Wuss.

Yesterday, I was riding Archie and he spooked.  Spooks are normal.  Spooks are fine.  Spooks keep me attentive.

Except when I'm on the right lead canter.

And then I shut down.

I didn't have his whole brain and I knew that.  One of the herd of mothers came by with two little toddlers.  I wasn't sure if she understood when I said previously that I would not stop working him to say hello.  So, anyways, I'm trying to do trot work and I see them out of the corner of my eye.  When Arch sees them, he slams on the brakes and his head shoots straight up.  It was all I could do to get him moving and to keep him moving.  Even after they receded back across the street to their mansion on the river, I had a hard time getting him to focus.

A catering van drives goes down their driveway and he scoots at the trot.

I had warning; I should have been better prepared.

I asked him to canter and we were on the "little lap", which doesn't go the full parameter of the pasture and doesn't go down the little incline or back up.  It's my cheater's route.

The catering van shot back down that gravel driveway, this time behind us.  He spooks, bolts forward, yanking me out of my two-point and further onto his neck, then he slams on the brakes and starts bucking.  I'm so off balance at this point, on his neck, with my feet starting to slide through the stirrups, that I think it's pure luck that I stayed on.  Maybe not.  Maybe I am actually sorta good at this.

By some magical force, I got my butt back in the saddle, got my heels down, and pushed him forward.  We were on the second lap of my intended three, so I pushed him on to that third lap.  And then did another.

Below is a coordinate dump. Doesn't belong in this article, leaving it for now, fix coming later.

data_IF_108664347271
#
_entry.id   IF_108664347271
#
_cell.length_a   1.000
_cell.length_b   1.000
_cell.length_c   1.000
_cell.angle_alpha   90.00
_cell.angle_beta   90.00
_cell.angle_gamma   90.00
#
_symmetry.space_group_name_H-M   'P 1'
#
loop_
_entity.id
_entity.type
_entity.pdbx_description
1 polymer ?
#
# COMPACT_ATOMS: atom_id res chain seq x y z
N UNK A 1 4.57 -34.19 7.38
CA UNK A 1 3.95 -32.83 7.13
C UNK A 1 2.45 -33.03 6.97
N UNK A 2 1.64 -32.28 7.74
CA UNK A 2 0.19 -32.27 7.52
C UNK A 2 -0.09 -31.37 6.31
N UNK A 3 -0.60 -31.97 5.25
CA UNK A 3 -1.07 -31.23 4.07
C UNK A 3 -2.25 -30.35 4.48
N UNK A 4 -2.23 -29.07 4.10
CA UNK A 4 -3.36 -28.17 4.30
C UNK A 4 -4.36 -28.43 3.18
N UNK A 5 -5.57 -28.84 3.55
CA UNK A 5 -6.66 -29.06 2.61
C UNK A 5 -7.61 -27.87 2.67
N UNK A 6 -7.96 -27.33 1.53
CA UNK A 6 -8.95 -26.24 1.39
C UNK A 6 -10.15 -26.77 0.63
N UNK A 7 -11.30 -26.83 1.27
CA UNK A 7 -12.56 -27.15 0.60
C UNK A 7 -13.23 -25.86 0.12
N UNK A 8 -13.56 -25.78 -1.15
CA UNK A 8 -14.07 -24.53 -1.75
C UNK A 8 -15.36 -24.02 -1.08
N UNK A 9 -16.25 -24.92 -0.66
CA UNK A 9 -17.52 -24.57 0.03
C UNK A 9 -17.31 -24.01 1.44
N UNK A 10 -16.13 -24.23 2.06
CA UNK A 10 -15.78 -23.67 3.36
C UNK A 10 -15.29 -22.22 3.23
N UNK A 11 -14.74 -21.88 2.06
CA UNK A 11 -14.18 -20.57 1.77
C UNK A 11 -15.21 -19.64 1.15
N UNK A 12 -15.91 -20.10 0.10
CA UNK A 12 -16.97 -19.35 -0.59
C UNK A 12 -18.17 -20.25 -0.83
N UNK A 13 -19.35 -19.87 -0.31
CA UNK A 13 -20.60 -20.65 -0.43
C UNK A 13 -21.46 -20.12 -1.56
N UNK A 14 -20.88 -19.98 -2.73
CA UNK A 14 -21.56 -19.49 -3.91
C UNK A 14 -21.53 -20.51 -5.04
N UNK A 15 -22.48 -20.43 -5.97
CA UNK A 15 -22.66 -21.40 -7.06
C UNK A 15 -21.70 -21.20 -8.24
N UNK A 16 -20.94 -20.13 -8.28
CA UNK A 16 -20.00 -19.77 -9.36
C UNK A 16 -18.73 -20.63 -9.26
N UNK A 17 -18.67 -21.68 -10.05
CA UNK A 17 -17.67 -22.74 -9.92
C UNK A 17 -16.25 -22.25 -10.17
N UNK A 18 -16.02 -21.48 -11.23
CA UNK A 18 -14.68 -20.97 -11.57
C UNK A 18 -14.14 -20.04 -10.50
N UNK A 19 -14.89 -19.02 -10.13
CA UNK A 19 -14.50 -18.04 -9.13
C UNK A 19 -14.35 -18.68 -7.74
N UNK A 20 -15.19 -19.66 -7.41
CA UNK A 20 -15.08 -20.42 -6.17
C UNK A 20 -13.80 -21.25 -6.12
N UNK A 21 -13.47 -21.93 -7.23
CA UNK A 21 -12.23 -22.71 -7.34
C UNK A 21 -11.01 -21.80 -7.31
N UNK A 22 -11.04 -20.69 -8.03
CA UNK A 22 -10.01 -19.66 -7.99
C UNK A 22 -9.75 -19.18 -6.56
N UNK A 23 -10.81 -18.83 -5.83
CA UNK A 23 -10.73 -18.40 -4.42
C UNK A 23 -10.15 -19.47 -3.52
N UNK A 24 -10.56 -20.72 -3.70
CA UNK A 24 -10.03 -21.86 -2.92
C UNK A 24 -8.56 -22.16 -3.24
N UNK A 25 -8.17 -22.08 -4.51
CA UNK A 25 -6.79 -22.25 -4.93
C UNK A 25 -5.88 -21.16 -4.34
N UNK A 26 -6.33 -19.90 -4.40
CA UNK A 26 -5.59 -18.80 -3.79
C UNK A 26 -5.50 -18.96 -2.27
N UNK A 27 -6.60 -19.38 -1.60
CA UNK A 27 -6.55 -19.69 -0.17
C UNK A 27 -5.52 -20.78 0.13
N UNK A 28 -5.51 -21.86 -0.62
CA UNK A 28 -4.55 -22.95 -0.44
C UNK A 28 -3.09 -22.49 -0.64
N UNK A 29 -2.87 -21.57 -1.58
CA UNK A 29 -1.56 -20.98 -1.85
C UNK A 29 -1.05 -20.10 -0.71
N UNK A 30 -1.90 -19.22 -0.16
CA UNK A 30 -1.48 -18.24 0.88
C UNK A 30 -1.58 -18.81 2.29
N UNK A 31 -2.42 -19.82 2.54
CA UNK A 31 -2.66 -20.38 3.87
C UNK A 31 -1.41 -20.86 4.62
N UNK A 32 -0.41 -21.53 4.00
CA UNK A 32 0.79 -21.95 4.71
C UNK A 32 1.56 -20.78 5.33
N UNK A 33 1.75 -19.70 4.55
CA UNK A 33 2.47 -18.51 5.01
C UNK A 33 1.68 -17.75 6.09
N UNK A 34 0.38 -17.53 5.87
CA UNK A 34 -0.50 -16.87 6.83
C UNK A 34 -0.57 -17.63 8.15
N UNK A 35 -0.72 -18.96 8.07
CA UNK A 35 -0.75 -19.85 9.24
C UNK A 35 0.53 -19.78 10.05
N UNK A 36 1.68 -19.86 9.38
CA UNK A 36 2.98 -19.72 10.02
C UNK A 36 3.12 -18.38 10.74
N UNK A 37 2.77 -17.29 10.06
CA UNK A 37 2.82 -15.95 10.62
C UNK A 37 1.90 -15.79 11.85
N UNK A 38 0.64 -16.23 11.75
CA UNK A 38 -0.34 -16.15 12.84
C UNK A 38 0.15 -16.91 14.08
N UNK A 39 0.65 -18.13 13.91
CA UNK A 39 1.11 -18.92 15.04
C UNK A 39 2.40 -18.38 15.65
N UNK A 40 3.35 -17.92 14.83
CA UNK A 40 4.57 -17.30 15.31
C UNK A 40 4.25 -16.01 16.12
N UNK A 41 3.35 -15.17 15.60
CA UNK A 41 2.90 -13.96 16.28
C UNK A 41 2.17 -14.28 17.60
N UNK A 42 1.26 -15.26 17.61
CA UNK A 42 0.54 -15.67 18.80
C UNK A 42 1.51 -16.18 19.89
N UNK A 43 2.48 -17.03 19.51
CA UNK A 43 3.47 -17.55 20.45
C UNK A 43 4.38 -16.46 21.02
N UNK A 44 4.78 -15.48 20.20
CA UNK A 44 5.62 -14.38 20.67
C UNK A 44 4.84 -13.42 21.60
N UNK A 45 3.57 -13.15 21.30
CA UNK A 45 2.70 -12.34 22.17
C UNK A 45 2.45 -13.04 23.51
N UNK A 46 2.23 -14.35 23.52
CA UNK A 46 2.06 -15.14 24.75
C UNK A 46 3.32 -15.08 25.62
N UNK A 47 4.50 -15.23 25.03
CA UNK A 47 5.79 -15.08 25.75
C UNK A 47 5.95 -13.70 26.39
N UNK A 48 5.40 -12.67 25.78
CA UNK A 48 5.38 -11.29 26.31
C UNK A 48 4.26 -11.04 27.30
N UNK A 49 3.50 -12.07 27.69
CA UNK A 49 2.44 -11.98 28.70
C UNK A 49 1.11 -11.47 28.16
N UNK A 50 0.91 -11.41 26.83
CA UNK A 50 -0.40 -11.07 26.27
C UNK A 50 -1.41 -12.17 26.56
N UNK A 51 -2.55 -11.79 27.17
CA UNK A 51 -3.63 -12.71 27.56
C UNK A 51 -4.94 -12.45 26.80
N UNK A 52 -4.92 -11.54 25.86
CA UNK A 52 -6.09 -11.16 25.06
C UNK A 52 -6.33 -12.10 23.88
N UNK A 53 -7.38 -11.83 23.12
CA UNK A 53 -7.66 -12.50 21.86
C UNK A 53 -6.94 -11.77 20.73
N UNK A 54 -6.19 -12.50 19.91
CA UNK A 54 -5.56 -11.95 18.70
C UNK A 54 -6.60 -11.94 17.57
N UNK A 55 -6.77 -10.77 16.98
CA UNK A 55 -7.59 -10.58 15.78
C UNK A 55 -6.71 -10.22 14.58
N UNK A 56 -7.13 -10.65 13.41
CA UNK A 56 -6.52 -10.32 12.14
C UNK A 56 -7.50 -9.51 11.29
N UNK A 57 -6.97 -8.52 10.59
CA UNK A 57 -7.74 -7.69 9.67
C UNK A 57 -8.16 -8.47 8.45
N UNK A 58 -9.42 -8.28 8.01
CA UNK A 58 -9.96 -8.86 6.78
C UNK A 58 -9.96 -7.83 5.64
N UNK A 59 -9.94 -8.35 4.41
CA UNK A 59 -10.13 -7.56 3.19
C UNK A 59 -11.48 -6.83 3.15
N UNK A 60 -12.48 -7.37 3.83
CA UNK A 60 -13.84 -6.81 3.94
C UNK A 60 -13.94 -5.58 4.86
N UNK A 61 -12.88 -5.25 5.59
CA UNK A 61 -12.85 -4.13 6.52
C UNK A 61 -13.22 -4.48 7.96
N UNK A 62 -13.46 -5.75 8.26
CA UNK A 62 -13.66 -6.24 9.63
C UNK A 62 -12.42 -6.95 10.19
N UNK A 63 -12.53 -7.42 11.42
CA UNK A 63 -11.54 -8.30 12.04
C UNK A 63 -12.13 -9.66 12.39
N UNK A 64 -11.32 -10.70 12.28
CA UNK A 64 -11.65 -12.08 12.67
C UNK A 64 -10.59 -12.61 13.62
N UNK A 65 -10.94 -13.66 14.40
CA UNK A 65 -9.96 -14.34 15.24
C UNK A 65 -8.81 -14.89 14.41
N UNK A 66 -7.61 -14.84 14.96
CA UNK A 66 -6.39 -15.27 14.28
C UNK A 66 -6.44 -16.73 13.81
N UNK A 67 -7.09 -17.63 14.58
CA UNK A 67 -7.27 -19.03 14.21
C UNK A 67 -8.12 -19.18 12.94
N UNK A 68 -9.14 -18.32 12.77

Today, no part of me wants to canter.  But I know I need to because I will let this become an issue otherwise.   So, after as much trot work as I think I can ask him to do, I ask him to canter on the "big lap."  He almost immediately spooks, but it's a shuffle to the left and I ask him to go back on track to the right and he complies.  Then it's over and we finish the two laps.

By the time I got to the canter, tracking right, I'm a nervous wreck.  He's spooked again at the trot.  And I'm looking for excuses to not canter again:  we did it a lot yesterday, he was good trotting, he cantered well the other direction, we should end on a good note.  I'm already starting to think of what would happen if I fell off.  Would D's boss be my surgeon if I fell on my ass again?  Would I want him to see my butt?  How much time would I need off work for a surgery like that?  What if I broke my arm?  Could my husband drive my manual vehicle back and forth to work or would we need to get a rental?  Before I really realize what's going on, I'm preparing my horse for the canter, shortening the reins and checking my seat.  And, with thoughts of falling, I ask.

And it was perfect.  He broke a few times, but picked it back up with gentle cues.  I didn't stay in two-point, more like I hovered.

After all of that, I wanted to take him on a little trail ride.  BO had parked some stinkin' expensive car with one of those tarp covering things outside of the pasture.  I took pictures.  Arch was horrified.  I had to dismount to go through the gate because Skinny Guy was following really closely.  I'm glad I did because Arch did some weird child pose with his butt in the air and the mass of his body as far away as possible.









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2 comments

  1. Oh man I got worried halfway through your post that you'd fall. I'm glad you didn't and that he was perfect!

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    1. Dude! He was such a shit before and after. I'm really, really surprised that I didn't die and I'm also a mixture of happy that no one saw me almost die and disappointed that no one saw me recover. The second day? Totally almost worked myself into a crying anxiety attack just to pick up the right lead. No bueno.

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